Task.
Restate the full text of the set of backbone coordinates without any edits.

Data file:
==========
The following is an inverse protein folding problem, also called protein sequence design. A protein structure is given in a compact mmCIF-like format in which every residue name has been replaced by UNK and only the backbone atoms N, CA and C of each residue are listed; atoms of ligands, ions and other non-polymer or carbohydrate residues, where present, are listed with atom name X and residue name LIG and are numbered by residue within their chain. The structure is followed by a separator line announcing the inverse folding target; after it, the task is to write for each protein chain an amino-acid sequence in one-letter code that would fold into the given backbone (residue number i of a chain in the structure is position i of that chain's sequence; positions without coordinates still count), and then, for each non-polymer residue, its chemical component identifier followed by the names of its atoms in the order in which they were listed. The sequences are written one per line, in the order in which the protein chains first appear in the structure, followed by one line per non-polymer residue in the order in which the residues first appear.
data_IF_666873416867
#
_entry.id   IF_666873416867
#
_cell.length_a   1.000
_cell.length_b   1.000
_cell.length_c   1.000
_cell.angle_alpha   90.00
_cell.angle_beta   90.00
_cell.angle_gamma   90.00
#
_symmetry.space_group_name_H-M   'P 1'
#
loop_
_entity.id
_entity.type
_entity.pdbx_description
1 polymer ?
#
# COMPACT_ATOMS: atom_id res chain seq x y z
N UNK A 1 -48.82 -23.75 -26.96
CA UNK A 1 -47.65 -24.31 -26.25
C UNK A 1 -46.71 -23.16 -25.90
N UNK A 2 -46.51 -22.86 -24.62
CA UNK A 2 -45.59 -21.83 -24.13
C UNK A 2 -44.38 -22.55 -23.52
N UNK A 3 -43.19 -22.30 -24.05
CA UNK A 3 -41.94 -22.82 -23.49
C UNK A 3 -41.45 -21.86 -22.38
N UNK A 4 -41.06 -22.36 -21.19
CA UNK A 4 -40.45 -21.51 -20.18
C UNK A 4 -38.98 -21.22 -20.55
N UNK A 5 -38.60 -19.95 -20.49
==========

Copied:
The following is an inverse protein folding problem, also called protein sequence design. A protein structure is given in a compact mmCIF-like format in which every residue name has been replaced by UNK and only the backbone atoms N, CA and C of each residue are listed; atoms of ligands, ions and other non-polymer or carbohydrate residues, where present, are listed with atom name X and residue name LIG and are numbered by residue within their chain. The structure is followed by a separator line announcing the inverse folding target; after it, the task is to write for each protein chain an amino-acid sequence in one-letter code that would fold into the given backbone (residue number i of a chain in the structure is position i of that chain's sequence; positions without coordinates still count), and then, for each non-polymer residue, its chemical component identifier followed by the names of its atoms in the order in which they were listed. The sequences are written one per line, in the order in which the protein chains first appear in the structure, followed by one line per non-polymer residue in the order in which the residues first appear.
data_IF_666873416867
#
_entry.id   IF_666873416867
#
_cell.length_a   1.000
_cell.length_b   1.000
_cell.length_c   1.000
_cell.angle_alpha   90.00
_cell.angle_beta   90.00
_cell.angle_gamma   90.00
#
_symmetry.space_group_name_H-M   'P 1'
#
loop_
_entity.id
_entity.type
_entity.pdbx_description
1 polymer ?
#
# COMPACT_ATOMS: atom_id res chain seq x y z
N UNK A 1 -48.82 -23.75 -26.96
CA UNK A 1 -47.65 -24.31 -26.25
C UNK A 1 -46.71 -23.16 -25.90
N UNK A 2 -46.51 -22.86 -24.62
CA UNK A 2 -45.59 -21.83 -24.13
C UNK A 2 -44.38 -22.55 -23.52
N UNK A 3 -43.19 -22.30 -24.05
CA UNK A 3 -41.94 -22.82 -23.49
C UNK A 3 -41.45 -21.86 -22.38
N UNK A 4 -41.06 -22.36 -21.19
CA UNK A 4 -40.45 -21.51 -20.18
C UNK A 4 -38.98 -21.22 -20.55
N UNK A 5 -38.60 -19.95 -20.49